, SEOUL, August 14- The two Koreas held fresh talks Wednesday on reopening a joint industrial estate, ahead of South Korea US military exercises next week that the North says are a rehearsal for war.
The two sides have already met for six rounds of fruitless discussions on the future of the estate in Kaesong, which was effectively shut down by North Korea in April as military tensions soared on the divided peninsula.
With South Korea starting an annual military drill with the United States on Monday, the result of the latest negotiations could determine whether the peninsula is sucked into another dangerous cycle of escalating hostilities.
“The fact we are sitting here for the seventh round shows that the issue is not an easy one to solve,” the South’s chief delegate Kim Ki Woong told his North Korean counterpart Pak Chol Su as the talks began in Kaesong, 10 kilometres (six miles) inside the North Korean border.
Pak likened the negotiations to farming and said the recent break in an extended heatwave on the peninsula boded well.
“With the weather so good, I think we can tend the field well and can possibly reap good produce,” Pak said, according to a pool report.
An association representing the owners of the 123 South Korean companies in Kaesong said Tuesday that the time had come to make a lasting deal on resuming operations.
“This time, our government and the North’s authorities must reach agreement on reopening Kaesong without fail,” it said in a statement.
The North had proposed the seventh round of talks last week, just hours after Seoul announced it was going to start compensation payments totalling $250 million to businesses impacted by Kaesong’s closure.
The payout move was widely seen as the first step towards a permanent withdrawal from the zone.
Established in 2004 as a rare symbol of inter Korean cooperation, Kaesong was a key hard currency earner for the North and the decision to shut it down took many observers by surprise.
The project had managed to ride out previous North South crises without serious disruption, but it eventually fell victim to an extended period of heightened tension following the North’s third nuclear test in February.
Pyongyang initially barred access to the park, then withdrew its 53,000 strong workforce from the South Korean firms.
Wednesday’s talks will be dominated by the same issue that deadlocked the previous six rounds: South Korea’s demand that the North provide a binding guarantee not to close Kaesong again in the future.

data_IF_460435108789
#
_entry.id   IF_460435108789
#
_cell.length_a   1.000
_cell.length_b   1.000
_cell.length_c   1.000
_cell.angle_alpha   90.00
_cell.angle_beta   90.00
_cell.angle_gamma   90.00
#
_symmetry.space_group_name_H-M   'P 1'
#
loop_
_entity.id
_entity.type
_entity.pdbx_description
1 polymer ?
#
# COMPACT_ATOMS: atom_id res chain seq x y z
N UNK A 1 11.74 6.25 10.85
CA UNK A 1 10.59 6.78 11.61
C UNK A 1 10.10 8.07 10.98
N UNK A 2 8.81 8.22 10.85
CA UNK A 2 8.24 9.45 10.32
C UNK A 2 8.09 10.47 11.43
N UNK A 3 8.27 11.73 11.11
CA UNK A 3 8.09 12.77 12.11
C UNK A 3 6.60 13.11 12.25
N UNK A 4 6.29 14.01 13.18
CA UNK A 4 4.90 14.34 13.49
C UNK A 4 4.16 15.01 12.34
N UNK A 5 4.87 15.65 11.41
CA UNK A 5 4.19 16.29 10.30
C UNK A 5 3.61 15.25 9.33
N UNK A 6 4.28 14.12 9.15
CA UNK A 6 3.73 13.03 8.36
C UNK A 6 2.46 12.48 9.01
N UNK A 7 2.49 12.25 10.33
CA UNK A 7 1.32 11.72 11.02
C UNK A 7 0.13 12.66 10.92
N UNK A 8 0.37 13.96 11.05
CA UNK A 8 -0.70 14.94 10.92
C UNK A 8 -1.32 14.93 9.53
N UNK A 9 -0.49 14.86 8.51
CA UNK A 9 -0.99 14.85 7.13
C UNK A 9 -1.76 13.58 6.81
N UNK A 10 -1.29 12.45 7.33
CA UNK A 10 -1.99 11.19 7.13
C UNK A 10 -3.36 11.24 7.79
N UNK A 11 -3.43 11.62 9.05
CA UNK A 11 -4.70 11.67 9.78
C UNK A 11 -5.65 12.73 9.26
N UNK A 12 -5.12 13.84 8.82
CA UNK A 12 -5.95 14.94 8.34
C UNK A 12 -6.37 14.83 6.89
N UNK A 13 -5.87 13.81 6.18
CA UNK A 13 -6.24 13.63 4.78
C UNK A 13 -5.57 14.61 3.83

“North Korea caused the trouble,” the South’s Unification Minister Ryoo Kihl Jae said in a speech in Seoul just before the talks began.
“Building trust between the two Koreas will not be possible overnight as the ties have been riddled with distrust and hostility over the past 60 years … but now is time to go back to basics,” Ryoo said.
North Korea insists ensuring that the complex stays open is a joint responsibility that requires mutual assurances.
“There have been signs that both sides really want to move forward this time, but the guarantee issue is still the main obstacle,” said Yang Moo Jin, a professor at the University of North Korean Studies in Seoul.
“If the talks collapse, we’ll likely see a new cycle of tensions, with the North using the coming military exercises to get the ball rolling,” Yang said.
The annual South Korea US drill, dubbed “Ulchi Freedom Guardian”, involves about 50,000 South Korean and 30,000 US troops practising a North Korean invasion scenario.
Although largely computer simulated, it is viewed as highly provocative by North Korea, which has already issued dire warnings of its impact on stability on the peninsula.
“If the drill takes place, conditions in the region will become unpredictable and escalate to the brink of war,” the North’s ruling party newspaper Rodong Sinmun said last month.
The North had cited similar joint exercises earlier this year as the main trigger for Kaesong’s closure.
If progress is made on Wednesday towards reopening Kaesong, then Pyongyang may choose to tone down its criticism of next week’s drill so as to avoid endangering a resumption of operations.